The Buyer
Jane Parkinson & Joe Wadsack on 2020 Koshu wines

Jane Parkinson & Joe Wadsack on 2020 Koshu wines

2020 was a tricky growing season in Yamanashi, the hotbed for Japanese Koshu production. The wines that have been produced, however, are typically sublime with more and more evidence of experimentation going on particularly with single vineyard and orange wine production. Taking on the challenge of presenting eight Koshu wines via a Koshu Of Japan Zoom tasting was Jane Parkinson and Joe Wadsack two TV personalities and wine consultants, who have both visited the region and are big fans of these wines’ unique style.

Libby Brodie
2nd February 2022by Libby Brodie
posted in Tasting: Wine ,

“The calmer you are,” said Wadsack “the more you appreciate these wines. They are very subtle, very delicate.”

It is a sign of the times that this year’s annual Koshu tasting, run by KOJ (Koshu of Japan) was virtual, hosted on Zoom by wine author and broadcaster Jane Parkinson alongside former supermarket buyer and TV personality Joe Wadsack. “I know what you’re all thinking” joked Parkinson at the start “how on earth am I going to get a word in edgeways when I’m co-presenting with Joe?” but the duo took us expertly through the history of wine in Japan and the eight wines selected for tasting. “I was blown away by the attention to detail, the focus, the determination, the progress they’re making here,” said Parkinson and Wadsack agreed, remarking on the “beautiful, unique and individual” wines.

Jane Parkinson visiting Yamanashi

Koshu may not be a name seen on most UK wine lists but the winemaking here is prolific with Japan boasting 891 wine grape growers, equating to those of California and Chile combined. Yamanashi is the hotbed, where 80 wineries produce 40% of the national production and 95% of Japan’s Koshu.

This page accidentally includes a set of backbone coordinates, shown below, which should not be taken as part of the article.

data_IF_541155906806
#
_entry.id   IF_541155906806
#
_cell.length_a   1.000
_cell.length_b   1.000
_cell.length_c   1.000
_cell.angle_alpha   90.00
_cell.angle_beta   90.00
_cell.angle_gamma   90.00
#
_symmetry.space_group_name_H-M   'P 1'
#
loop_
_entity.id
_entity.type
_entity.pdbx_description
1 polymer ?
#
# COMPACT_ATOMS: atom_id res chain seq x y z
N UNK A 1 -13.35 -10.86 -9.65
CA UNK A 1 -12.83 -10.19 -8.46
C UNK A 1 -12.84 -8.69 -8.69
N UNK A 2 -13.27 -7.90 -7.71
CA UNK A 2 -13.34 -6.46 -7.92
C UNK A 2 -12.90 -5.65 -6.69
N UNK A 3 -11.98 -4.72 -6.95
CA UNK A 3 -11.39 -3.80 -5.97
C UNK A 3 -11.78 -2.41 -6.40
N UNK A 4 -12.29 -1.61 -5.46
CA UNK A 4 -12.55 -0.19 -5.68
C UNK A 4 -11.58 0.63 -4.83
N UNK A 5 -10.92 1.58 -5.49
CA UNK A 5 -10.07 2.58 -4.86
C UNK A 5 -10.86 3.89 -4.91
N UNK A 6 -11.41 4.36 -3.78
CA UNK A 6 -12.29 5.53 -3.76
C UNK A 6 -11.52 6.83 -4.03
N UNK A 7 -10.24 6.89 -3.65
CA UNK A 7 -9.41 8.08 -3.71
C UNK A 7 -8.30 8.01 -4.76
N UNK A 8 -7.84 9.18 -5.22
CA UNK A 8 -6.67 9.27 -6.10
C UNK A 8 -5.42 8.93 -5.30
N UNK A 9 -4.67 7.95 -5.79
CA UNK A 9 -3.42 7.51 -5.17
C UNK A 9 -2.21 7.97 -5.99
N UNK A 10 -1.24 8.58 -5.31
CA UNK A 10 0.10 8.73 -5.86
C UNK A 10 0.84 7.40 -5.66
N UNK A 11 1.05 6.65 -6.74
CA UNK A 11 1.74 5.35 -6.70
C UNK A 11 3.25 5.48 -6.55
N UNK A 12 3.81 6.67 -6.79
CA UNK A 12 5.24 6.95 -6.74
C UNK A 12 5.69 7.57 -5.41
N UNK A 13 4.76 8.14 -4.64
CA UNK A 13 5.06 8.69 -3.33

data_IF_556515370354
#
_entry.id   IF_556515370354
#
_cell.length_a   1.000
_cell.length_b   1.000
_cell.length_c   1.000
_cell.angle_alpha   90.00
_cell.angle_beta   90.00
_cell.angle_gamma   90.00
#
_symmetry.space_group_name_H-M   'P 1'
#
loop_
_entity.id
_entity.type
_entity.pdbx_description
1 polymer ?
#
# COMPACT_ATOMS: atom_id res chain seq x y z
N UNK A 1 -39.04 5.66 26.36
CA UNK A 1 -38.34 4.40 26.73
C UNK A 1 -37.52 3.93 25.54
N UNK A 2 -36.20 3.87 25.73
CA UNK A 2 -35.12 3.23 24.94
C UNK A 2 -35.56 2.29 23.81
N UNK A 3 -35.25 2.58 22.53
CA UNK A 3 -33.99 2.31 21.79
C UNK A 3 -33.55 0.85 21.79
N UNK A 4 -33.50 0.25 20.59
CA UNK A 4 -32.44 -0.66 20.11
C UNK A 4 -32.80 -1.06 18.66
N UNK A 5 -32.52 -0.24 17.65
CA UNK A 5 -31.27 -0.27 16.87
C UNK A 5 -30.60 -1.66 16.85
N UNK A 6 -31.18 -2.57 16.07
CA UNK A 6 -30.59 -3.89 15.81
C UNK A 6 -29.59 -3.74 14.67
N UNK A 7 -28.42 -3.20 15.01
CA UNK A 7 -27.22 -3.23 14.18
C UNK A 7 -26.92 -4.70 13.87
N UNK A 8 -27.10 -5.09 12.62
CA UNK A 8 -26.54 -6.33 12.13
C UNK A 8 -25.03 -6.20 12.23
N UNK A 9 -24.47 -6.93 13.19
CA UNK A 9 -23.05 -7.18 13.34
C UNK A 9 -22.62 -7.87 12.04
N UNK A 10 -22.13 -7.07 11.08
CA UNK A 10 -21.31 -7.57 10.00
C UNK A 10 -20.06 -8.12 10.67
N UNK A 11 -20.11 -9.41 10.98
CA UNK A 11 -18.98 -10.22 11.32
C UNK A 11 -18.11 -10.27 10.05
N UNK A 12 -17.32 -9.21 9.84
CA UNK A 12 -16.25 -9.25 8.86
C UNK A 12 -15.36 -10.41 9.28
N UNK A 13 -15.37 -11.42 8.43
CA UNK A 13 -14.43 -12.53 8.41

The first evidence of grape growing dates back to 718AD but it was not until the 1500s when the Jesuits came to Japan and set up trading routes that wine was introduced to the culture, in particular red wines from Portugal’s Douro which gained rapid popularity. By the end of the 1800s people from Japan were travelling to Europe to learn about winemaking and bringing their knowledge back with them. Thus began the creation of Koshu.

The southern tip of Yamanashi sits on the base of Mount Fuji which gets a lot of rain but Katsunuma, “the beating heart” of the winemaking region, is a bordered basin which is naturally protected from typhoon clouds and deluges and acts as a sun trap. This is one of the warmest places in Japan but also has extremes of hot and cold useful for developing the grape’s flavours.

Joe Wadsack visiting Yamanashi

According to Parkinson, the combination of heat and summer rain is most comparable to Hunter Valley in Australia. The erratic nature of the seasons, with the damp and rot this brings, makes it “extremely complicated” said Wadsack to predict the nature of the vintages but, although 2020 was tricky, it was “certainly better than 2019 and 2021 looks to be quite good”.

Most Koshu is for domestic consumption with wineries exporting a maximum of 30% and the top export markets are China, Hong Kong, Singapore, the UK, and Russia. KOJ say that although the UK is not the largest market, it is the most influential and so, the most important.

And so to tasting the wines…

It was fitting to start the tasting with Château Mercian‘s Iwade Koshu Ortum 2020 as the winery has secured many firsts for Koshu including being the first to win gold at IWSC, the first to make a pink wine and the first wine in Japan to produce one million bottles. Announced as a “good introduction” to Koshu this was typically extremely pale, the proclivity to rot meaning skin contact is often avoided, and low in alcohol, it being unusual to find Koshu above 12.5%. “I love the tension of this wine” remarked Parkinson on its bright acidity, only slightly softened by a bready aftertaste from gentle lees ageing.